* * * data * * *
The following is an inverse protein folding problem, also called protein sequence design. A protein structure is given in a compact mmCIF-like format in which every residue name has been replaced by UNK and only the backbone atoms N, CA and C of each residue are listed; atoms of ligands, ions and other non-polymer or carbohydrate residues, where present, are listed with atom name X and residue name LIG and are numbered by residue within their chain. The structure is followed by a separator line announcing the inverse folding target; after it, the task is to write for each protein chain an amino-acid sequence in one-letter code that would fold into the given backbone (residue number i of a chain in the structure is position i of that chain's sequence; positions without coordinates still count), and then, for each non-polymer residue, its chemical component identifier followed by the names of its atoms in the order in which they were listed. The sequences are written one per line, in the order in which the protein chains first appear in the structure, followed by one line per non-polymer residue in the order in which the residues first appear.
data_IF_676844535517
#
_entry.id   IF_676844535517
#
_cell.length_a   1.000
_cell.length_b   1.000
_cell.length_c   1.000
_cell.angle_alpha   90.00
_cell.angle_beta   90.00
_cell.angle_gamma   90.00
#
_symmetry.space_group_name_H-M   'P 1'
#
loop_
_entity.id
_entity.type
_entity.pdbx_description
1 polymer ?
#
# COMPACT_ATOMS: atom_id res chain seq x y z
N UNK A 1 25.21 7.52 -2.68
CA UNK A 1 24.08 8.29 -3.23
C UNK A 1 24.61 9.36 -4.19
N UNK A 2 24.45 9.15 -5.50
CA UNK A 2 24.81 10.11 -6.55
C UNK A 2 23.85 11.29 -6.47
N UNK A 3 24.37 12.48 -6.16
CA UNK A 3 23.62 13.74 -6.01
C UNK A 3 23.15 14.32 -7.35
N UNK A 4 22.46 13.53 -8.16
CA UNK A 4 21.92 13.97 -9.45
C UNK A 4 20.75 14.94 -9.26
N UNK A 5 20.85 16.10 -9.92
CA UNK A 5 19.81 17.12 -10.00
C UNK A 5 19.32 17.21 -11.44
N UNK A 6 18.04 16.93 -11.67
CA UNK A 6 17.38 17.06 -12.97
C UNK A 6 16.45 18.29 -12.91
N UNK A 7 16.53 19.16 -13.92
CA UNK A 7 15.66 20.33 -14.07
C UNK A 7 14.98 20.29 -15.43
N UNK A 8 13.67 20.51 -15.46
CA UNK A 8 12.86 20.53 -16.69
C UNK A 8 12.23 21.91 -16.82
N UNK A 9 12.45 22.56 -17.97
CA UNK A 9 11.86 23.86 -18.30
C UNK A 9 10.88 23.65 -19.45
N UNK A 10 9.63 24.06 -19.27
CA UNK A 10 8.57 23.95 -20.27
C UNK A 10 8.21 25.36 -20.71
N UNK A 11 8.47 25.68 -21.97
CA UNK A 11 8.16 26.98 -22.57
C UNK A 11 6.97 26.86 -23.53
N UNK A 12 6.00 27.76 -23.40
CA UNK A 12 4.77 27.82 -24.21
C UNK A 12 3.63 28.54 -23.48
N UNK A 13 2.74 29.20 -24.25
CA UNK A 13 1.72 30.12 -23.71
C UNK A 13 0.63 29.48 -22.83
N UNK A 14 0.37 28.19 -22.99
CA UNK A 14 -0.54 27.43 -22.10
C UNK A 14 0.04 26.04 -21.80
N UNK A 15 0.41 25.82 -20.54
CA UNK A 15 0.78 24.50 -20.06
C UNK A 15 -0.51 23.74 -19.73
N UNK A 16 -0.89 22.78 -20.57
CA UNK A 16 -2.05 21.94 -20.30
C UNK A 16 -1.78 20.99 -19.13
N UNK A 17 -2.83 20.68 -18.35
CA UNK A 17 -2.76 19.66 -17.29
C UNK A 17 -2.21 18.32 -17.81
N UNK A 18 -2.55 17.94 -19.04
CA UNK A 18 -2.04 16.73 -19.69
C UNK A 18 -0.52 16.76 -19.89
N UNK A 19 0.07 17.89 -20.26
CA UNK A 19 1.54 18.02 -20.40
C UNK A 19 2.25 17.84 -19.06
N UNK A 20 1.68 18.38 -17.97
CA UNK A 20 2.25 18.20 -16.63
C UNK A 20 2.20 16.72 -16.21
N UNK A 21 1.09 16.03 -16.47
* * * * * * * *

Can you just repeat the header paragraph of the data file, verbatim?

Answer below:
The following is an inverse protein folding problem, also called protein sequence design. A protein structure is given in a compact mmCIF-like format in which every residue name has been replaced by UNK and only the backbone atoms N, CA and C of each residue are listed; atoms of ligands, ions and other non-polymer or carbohydrate residues, where present, are listed with atom name X and residue name LIG and are numbered by residue within their chain. The structure is followed by a separator line announcing the inverse folding target; after it, the task is to write for each protein chain an amino-acid sequence in one-letter code that would fold into the given backbone (residue number i of a chain in the structure is position i of that chain's sequence; positions without coordinates still count), and then, for each non-polymer residue, its chemical component identifier followed by the names of its atoms in the order in which they were listed. The sequences are written one per line, in the order in which the protein chains first appear in the structure, followed by one line per non-polymer residue in the order in which the residues first appear.